To build a home for the team, the city, the league, Manchester City and now the Yankees must win over half a dozen community boards, the city planning commission, the City Council, and potentially state and federal agencies — a process that will take months, if not years. Some of the constituents oppose ceding parkland to a foreign billionaire.”

Some of this is the regular, regional sausage making process – ugly and difficult – not too unlike facility development in any urban area, but military grade strength in the nation’s largest city. They’ve been going through this stuff in New York for more than 50 years, since the vilified Walter O’Malley stole the beloved Dodgers and moved the team west amid dogfights over facilities, land rights, political turf, etc.

But look at that last line in the excerpt! Talk of ceding parkland to a silver spooned, foreign billionaire will put additional monkeys in the wrench.

The story helps explain why big projects in New York, especially sports facilities, will always be wrought with obstructions, especially when it comes to “the use of public resources for wealthy team owners,” as the story says.

New York City FC and MLS officials are talking about use of a temporary facility for a year or so. Anyone beginning to lean toward the “or so,” on that one? And perhaps a frustratingly long “or so” at that?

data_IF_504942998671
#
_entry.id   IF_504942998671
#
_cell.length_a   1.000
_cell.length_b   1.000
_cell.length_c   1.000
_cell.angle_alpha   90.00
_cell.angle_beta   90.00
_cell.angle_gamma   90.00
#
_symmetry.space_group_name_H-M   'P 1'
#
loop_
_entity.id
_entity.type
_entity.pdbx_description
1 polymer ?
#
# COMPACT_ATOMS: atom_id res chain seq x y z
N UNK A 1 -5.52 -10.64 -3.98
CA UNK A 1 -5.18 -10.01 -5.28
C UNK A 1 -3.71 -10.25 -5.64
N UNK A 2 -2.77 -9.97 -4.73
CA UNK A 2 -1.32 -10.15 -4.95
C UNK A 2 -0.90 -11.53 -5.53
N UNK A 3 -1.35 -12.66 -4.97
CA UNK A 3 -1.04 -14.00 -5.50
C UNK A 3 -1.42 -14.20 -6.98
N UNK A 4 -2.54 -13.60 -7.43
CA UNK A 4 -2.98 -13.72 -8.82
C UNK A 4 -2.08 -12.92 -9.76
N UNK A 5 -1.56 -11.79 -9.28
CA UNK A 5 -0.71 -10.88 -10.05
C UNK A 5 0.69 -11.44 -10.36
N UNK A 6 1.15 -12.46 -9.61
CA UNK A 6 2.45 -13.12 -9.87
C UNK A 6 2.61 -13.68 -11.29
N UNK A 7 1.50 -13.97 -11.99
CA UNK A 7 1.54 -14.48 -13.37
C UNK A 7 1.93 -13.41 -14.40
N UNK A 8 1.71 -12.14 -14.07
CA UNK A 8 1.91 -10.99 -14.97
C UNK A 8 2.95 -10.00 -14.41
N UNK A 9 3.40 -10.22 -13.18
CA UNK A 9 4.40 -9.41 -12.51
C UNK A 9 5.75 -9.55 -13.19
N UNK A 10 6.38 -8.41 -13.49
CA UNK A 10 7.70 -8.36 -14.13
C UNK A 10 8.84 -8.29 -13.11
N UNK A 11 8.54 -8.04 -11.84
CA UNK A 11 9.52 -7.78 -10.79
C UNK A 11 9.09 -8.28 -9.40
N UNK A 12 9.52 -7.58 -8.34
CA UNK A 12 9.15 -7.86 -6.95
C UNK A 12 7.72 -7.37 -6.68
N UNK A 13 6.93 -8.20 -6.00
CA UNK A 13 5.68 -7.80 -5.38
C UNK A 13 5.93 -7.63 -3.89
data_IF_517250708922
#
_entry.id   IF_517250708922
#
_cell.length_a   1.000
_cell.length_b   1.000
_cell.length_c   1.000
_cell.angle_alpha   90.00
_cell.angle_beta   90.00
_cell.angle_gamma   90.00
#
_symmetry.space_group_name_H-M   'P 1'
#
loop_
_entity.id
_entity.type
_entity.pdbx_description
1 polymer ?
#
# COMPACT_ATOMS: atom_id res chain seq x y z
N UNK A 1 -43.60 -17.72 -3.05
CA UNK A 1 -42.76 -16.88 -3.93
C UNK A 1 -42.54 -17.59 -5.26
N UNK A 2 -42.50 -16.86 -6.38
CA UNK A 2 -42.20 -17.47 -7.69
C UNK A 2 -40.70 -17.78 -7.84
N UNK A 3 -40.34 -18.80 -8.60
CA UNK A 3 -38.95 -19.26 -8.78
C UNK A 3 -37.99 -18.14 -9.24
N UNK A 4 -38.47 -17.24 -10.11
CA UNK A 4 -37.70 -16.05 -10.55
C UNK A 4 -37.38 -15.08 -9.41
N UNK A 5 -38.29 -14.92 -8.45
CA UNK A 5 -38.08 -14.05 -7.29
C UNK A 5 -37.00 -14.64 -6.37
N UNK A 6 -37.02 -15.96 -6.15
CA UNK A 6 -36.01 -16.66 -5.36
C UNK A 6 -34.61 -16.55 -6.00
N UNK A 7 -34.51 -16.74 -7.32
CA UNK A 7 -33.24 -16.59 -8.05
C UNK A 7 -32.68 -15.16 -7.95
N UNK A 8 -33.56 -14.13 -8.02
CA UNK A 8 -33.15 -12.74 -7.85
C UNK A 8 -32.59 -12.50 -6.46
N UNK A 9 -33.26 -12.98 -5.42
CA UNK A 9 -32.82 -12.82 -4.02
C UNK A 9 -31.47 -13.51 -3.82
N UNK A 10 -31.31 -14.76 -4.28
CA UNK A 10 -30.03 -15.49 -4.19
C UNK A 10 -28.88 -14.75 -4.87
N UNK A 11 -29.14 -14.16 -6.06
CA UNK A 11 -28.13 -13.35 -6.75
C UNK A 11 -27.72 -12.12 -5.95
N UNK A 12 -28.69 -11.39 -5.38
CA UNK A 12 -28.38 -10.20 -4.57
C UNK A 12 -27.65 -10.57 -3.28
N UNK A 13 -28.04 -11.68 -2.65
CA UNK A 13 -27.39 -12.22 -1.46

(MORE: Possible temporary homes for NYCFC)

(MORE: MLS possibly retreating on Queens as a landing spot)

Robben extends contract with Bayern Munich through June 2018

(L-R) Thomas Muller of Bayern Munchen, Philipp Lahm of Bayern Munchen, Arjen Robben of Bayern Munchen during the German Bundesliga match between Borussia Mönchengladbach and FC Bayern München at Borussia Park on January 24, 2014 in Mönchengladbach, Germany.(Photo by VI Images via Getty Images)
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BERLIN (AP) Arjen Robben has extended his contract with Bayern Munich for another year.

Bayern says the Netherlands winger’s contract will run until the end of June 2018.

[ MORE: Names to watch in Tuesday’s SuperDraft ]

Robben has been with the club for almost eight years, joining from Real Madrid in 2009.